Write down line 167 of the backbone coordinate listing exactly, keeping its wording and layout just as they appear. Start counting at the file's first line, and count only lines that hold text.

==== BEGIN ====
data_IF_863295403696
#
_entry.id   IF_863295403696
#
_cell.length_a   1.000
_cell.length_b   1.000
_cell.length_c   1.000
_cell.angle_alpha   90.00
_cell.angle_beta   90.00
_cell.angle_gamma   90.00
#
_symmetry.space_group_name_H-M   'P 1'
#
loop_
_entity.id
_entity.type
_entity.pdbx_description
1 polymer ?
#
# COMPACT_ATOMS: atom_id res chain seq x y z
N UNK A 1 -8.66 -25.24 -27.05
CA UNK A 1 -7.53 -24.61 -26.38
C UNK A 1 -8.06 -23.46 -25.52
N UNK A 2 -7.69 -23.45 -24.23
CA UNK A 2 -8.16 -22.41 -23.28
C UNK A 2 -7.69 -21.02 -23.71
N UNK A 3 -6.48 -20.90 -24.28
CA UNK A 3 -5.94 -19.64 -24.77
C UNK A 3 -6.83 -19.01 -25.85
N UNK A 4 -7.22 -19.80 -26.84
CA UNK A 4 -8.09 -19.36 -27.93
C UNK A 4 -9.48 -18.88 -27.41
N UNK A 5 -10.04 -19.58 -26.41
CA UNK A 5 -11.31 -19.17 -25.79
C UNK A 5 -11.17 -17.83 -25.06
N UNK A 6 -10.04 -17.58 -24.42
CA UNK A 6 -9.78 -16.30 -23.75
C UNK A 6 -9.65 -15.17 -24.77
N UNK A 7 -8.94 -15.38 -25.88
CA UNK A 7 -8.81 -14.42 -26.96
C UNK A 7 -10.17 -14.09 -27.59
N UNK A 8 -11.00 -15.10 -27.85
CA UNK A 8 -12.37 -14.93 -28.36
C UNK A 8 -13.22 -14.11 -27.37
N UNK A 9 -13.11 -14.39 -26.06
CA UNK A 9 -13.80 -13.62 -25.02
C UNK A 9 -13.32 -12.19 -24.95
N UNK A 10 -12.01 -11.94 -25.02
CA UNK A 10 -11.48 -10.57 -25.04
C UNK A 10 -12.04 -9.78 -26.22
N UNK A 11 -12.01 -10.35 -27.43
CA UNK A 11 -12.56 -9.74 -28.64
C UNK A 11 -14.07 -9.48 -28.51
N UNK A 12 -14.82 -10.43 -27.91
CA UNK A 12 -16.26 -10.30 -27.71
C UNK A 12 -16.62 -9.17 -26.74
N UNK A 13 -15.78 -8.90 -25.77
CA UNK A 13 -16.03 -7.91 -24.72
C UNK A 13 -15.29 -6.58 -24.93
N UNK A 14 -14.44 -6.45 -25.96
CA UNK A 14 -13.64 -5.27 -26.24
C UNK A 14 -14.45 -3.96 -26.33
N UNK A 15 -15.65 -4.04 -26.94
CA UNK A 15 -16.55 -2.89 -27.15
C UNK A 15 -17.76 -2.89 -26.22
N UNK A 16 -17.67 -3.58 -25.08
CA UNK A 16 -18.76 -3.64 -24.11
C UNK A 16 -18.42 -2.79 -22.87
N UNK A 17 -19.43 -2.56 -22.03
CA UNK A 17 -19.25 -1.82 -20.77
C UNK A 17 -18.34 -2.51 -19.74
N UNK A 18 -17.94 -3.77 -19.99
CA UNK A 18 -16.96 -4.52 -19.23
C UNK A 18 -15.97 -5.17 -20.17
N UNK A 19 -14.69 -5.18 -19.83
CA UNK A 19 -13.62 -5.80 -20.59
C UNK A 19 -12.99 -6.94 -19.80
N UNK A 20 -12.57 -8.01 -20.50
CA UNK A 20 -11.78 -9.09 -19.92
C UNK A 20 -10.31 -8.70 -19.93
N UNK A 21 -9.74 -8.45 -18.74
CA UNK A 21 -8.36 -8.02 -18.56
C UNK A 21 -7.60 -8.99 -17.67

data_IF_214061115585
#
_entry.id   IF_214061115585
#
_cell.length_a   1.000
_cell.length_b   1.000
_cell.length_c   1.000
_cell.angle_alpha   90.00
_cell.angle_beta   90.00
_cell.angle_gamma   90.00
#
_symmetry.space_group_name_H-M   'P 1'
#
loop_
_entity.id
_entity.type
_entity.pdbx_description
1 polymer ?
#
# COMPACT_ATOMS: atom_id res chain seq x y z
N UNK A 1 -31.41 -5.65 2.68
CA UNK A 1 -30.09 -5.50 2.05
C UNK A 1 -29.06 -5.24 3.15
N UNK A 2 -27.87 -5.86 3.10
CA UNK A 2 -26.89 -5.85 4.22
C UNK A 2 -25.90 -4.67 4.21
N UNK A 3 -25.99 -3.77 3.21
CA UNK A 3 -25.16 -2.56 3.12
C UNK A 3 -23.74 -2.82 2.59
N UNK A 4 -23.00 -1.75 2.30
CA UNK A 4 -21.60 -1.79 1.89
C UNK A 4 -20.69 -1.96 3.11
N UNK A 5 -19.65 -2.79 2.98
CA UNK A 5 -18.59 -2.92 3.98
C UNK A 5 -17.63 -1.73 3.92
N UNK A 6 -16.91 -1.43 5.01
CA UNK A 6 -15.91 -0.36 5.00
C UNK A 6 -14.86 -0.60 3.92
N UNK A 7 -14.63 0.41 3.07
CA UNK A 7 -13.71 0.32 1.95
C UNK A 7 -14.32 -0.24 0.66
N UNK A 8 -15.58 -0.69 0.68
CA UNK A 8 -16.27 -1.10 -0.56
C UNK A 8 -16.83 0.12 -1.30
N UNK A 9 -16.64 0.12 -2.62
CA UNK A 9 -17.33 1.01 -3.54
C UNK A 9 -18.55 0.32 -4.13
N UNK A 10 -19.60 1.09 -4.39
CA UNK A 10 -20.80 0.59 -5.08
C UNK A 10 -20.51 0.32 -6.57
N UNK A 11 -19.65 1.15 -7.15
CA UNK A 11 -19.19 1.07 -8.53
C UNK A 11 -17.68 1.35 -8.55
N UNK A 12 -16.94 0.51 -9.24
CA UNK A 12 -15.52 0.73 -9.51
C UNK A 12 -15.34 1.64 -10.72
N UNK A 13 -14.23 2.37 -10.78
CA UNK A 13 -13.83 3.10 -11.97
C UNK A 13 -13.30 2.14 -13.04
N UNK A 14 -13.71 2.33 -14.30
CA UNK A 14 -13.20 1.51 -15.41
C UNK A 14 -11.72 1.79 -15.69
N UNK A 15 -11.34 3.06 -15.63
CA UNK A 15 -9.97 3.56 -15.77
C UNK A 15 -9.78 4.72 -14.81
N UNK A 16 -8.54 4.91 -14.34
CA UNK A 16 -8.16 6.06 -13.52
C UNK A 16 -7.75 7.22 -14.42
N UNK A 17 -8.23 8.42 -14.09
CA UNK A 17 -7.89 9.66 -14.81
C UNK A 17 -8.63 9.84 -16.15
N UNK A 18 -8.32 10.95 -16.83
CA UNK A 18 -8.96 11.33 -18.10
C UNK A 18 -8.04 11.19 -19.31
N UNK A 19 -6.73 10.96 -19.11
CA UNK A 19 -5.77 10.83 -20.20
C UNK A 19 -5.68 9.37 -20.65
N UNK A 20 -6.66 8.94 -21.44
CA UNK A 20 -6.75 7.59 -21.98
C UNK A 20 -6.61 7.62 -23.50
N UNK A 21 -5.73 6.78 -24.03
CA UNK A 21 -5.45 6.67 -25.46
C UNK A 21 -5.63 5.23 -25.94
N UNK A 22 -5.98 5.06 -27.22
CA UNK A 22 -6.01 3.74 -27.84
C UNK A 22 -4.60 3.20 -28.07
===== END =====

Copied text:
N UNK A 22 -5.98 5.06 -27.22